African Religious Leaders Join Forces to Help Stop Illegal Wildlife Trade

Faith leaders at ivory burn

“Halting wildlife trade is a moral issue.”

Dekila Chungyalpa
WWF’s Sacred Earth program director

On September 21, 2012, WWF and The Alliance of Religions and Conservation (ARC) announced a first-ever partnership with faith leaders from across Africa to unite against the killing of endangered species caused by illegal wildlife trade. In an unprecedented move, 50 African religious representatives from different faiths and countries have come together to call for the end of illegal wildlife trade, which is annihilating the continent’s elephant and rhino populations.

WWF and ARC have worked with leaders from Christian, Muslim, Hindu, Jewish, Buddhist and traditional faiths to align around the wildlife crisis facing Africa. We have held several meetings including a wildlife safari in Nairobi National to discuss the role of religion in Africa to halt the trade. The leaders gave a moving tribute to all of the wildlife exterminated due to the trade. They also prayed for the wellbeing of local communities and for the many hundreds of rangers that have lost their lives protecting wildlife across Africa.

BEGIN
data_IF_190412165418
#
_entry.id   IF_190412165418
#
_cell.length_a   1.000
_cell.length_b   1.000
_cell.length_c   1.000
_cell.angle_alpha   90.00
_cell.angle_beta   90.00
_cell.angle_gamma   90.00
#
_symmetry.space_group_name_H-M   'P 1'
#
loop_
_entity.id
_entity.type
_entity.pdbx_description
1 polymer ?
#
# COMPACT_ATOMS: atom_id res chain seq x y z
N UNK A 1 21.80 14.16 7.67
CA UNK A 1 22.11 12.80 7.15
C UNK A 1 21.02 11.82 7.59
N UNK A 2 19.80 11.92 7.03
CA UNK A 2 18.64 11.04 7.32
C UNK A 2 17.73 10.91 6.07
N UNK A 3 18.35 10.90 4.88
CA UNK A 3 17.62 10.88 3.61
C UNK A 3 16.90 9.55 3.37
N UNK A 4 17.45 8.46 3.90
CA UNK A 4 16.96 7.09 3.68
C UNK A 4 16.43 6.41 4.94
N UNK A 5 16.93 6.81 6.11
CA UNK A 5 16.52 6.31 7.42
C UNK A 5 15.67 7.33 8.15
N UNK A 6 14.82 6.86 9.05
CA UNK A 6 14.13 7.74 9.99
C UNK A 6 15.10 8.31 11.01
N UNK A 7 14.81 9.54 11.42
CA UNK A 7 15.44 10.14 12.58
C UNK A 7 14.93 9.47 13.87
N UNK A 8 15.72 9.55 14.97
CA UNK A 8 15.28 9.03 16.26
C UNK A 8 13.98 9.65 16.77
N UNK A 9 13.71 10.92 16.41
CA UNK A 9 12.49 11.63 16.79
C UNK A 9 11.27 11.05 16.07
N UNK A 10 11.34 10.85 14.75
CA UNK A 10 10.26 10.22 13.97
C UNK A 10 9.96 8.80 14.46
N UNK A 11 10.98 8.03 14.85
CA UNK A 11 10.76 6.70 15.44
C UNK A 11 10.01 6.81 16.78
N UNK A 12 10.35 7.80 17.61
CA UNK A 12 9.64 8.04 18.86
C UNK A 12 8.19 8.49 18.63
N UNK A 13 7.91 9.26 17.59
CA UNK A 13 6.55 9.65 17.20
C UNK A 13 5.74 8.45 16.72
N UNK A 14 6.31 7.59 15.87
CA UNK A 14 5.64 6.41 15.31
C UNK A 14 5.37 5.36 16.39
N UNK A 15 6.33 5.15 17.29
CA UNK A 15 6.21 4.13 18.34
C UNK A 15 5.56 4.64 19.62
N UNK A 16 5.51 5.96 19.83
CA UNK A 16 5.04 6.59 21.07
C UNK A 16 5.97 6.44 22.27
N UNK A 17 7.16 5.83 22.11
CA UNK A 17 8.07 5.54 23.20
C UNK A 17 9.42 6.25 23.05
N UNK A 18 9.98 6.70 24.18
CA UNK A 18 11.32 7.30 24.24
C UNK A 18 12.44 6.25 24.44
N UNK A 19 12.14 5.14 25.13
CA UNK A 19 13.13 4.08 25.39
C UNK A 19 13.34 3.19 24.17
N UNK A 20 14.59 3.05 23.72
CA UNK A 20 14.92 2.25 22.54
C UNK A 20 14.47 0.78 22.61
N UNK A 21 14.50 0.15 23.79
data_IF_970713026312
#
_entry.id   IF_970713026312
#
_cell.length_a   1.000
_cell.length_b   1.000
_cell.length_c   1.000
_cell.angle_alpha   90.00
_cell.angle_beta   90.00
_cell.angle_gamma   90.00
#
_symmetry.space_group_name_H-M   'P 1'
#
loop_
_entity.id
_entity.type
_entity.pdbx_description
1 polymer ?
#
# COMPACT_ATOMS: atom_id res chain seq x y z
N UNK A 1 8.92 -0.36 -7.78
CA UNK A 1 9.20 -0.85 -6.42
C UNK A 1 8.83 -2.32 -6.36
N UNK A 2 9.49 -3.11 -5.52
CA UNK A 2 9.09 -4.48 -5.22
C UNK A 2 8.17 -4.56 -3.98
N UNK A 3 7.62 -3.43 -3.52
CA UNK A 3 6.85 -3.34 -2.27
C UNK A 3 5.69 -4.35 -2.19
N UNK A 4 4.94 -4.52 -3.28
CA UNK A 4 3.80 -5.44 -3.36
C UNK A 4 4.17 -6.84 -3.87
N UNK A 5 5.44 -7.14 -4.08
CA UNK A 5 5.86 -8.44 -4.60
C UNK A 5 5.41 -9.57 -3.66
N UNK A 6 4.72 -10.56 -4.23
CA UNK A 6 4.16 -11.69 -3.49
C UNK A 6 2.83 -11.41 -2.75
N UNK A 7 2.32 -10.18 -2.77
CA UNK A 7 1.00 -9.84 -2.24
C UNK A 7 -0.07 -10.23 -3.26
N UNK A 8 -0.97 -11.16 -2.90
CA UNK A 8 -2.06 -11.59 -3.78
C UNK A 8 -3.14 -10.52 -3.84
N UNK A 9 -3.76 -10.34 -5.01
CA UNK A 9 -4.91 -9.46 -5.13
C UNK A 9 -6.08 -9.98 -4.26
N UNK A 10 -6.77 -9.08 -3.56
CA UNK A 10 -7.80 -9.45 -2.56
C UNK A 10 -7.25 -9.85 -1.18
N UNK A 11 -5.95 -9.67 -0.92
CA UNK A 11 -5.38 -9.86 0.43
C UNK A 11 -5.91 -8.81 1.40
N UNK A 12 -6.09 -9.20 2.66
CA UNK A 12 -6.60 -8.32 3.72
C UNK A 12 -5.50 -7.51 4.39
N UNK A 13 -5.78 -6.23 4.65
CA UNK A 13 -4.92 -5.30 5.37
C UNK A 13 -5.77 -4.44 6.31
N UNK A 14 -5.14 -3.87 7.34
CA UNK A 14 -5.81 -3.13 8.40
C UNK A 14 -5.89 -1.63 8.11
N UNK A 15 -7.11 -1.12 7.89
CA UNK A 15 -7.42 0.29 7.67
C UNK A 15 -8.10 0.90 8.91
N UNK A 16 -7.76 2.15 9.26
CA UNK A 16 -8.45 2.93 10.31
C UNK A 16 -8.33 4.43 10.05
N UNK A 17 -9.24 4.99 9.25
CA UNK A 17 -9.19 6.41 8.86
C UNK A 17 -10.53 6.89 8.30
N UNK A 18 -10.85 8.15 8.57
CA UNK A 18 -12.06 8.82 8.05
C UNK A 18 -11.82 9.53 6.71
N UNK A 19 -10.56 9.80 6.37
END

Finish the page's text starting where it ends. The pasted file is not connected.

“Halting wildlife trade is a moral issue,” says Dekila Chungyalpa, WWF’s Sacred Earth program director.  “Faith leaders are the backbone of local communities, providing lessons and guidance that shape how people live their lives. Having religious leaders from all major faiths come together to call for the protection of wildlife on religious grounds and urge their congregations to view the slaughter of elephants and rhinos in Africa as a serious crime may turn the tide of the disaster we face today.”

Illegal wildlife trade is the greatest threat to many endangered species, jeopardizing decades of conservation work and threatening their survival. 2011 saw the highest recorded rates of killings on the continent in more than two decades and the largest scale illegal ivory seizures than anytime in recorded history (equaling the tusks from more than 4,000 dead elephants).

Read the press release.